Rates of biochemically verified cannabis use early in pregnancy increased by 25 percent during versus 15 months before the pandemic
THURSDAY, Oct. 7, 2021 (HealthDay News) — Rates of biochemically verified prenatal cannabis use increased significantly among pregnant women in Northern California during the COVID-19 pandemic, according to a research letter published online Sept. 27 in the Journal of the American Medical Association.
Kelly C. Young-Wolff, Ph.D., M.P.H., from Kaiser Permanente Northern California in Oakland, and colleagues analyzed data for all pregnant women in the health system screened for prenatal cannabis use via a universal urine toxicology test (2019 through 2020) during standard prenatal care (at about eight weeks of gestation). The analysis included 100,005 pregnancies among 95,412 women.
The researchers found that before the pandemic, the standardized rate of prenatal cannabis use was 6.75 percent of pregnancies, which increased to 8.14 percent of pregnancies during the pandemic. Compared with the 15 months before the pandemic, prenatal cannabis use increased by 25 percent during the pandemic. Rates before and during the pandemic were stable, with no statistically significant month-to-month trends.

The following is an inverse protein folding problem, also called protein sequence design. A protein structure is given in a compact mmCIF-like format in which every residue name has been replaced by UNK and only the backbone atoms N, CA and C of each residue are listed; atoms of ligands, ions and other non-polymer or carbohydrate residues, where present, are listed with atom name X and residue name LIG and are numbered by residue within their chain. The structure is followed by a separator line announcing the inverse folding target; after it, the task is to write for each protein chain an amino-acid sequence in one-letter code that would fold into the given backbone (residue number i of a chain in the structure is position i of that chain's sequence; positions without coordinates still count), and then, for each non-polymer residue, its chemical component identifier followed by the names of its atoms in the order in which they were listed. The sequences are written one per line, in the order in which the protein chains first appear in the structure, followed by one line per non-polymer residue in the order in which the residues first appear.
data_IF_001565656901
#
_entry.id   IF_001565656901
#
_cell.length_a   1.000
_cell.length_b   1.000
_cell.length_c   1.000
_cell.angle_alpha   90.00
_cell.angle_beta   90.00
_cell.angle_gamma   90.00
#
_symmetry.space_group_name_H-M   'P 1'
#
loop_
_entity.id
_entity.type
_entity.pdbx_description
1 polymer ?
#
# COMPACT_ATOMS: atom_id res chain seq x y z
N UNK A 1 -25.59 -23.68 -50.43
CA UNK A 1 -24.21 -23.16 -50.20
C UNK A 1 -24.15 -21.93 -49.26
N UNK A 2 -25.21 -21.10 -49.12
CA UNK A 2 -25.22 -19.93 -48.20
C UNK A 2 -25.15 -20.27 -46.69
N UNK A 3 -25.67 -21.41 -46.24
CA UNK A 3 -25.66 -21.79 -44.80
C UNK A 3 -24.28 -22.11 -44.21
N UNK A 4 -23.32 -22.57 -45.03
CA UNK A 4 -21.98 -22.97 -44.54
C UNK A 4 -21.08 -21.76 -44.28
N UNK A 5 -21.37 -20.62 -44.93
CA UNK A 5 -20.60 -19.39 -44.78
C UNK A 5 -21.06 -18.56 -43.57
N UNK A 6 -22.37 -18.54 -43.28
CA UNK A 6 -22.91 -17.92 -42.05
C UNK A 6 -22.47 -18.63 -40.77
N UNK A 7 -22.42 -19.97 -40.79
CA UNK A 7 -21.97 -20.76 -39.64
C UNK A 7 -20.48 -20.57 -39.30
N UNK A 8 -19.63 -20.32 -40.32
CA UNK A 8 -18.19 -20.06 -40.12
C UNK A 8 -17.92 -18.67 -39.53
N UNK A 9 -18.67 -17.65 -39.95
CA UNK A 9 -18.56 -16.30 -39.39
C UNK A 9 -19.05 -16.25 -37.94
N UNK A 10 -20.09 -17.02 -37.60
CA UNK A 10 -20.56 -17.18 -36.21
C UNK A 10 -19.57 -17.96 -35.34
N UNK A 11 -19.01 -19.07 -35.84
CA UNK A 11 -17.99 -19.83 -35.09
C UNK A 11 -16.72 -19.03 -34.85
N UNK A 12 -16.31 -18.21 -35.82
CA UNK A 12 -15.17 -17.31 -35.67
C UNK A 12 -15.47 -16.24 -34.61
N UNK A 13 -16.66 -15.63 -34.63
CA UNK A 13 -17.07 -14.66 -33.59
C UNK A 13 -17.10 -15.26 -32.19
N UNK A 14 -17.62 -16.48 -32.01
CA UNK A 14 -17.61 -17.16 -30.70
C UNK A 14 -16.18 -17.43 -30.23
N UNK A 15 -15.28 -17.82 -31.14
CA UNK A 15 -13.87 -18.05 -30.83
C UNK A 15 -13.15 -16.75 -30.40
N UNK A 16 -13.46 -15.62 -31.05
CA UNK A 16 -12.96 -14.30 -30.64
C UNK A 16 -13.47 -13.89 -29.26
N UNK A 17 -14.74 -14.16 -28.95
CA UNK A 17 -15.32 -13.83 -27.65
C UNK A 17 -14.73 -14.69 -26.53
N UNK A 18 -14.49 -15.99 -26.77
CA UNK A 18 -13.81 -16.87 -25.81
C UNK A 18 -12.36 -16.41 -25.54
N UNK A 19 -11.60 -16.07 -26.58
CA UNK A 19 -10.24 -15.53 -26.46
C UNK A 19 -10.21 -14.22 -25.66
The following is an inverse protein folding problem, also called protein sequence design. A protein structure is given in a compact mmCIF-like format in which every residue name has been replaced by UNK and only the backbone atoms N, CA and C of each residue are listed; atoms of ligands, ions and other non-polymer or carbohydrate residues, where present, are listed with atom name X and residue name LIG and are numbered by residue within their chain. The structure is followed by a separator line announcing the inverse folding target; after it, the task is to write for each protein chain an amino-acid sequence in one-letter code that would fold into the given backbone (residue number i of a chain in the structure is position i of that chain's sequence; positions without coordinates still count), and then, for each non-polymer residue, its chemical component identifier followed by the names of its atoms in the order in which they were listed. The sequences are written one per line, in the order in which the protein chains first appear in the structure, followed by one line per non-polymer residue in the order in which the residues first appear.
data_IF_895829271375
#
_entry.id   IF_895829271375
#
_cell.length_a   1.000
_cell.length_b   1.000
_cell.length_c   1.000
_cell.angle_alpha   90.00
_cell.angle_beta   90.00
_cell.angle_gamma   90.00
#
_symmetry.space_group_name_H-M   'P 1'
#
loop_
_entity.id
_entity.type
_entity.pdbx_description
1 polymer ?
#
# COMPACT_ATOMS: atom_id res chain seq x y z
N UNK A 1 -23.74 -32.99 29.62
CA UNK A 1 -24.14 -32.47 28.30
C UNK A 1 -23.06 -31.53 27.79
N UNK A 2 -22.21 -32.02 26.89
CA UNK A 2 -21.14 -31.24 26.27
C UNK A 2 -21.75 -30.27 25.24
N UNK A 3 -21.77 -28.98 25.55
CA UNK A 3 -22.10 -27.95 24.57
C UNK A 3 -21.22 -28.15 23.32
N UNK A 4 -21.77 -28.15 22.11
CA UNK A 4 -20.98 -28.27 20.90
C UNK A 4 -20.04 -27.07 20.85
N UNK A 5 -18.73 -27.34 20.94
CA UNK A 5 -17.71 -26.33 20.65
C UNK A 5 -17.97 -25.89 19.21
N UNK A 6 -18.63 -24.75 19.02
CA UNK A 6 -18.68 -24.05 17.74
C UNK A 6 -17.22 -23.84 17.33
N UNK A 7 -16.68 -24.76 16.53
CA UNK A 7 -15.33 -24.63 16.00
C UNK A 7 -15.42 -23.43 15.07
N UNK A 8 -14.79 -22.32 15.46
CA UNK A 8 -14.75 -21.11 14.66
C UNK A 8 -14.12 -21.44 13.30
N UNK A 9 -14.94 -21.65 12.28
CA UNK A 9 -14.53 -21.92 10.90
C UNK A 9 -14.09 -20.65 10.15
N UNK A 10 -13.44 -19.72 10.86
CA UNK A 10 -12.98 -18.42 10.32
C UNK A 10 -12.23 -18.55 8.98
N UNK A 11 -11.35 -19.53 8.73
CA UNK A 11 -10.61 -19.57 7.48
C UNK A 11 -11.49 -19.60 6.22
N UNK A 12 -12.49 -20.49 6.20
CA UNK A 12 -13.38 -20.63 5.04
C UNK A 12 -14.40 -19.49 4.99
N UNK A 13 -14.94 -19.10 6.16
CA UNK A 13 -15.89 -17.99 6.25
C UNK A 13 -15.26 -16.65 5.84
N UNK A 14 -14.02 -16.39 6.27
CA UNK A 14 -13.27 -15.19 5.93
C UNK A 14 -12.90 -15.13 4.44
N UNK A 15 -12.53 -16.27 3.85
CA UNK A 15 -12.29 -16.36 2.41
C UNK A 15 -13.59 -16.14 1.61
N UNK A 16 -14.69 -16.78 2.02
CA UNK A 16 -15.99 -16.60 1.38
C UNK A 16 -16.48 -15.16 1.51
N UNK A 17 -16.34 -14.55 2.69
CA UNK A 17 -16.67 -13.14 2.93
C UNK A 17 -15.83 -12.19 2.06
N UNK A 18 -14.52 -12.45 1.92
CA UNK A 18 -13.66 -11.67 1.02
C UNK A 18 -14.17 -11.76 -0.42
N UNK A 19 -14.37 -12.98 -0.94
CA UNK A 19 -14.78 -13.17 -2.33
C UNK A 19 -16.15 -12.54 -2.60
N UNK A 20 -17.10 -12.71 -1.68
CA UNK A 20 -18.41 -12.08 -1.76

“Prenatal cannabis use is associated with health risks, including low infant birth weight and potential effects on offspring neurodevelopment,” the authors write. “Clinicians should educate pregnant women about the harms of prenatal cannabis use, support women to quit, and provide resources for stress reduction.”
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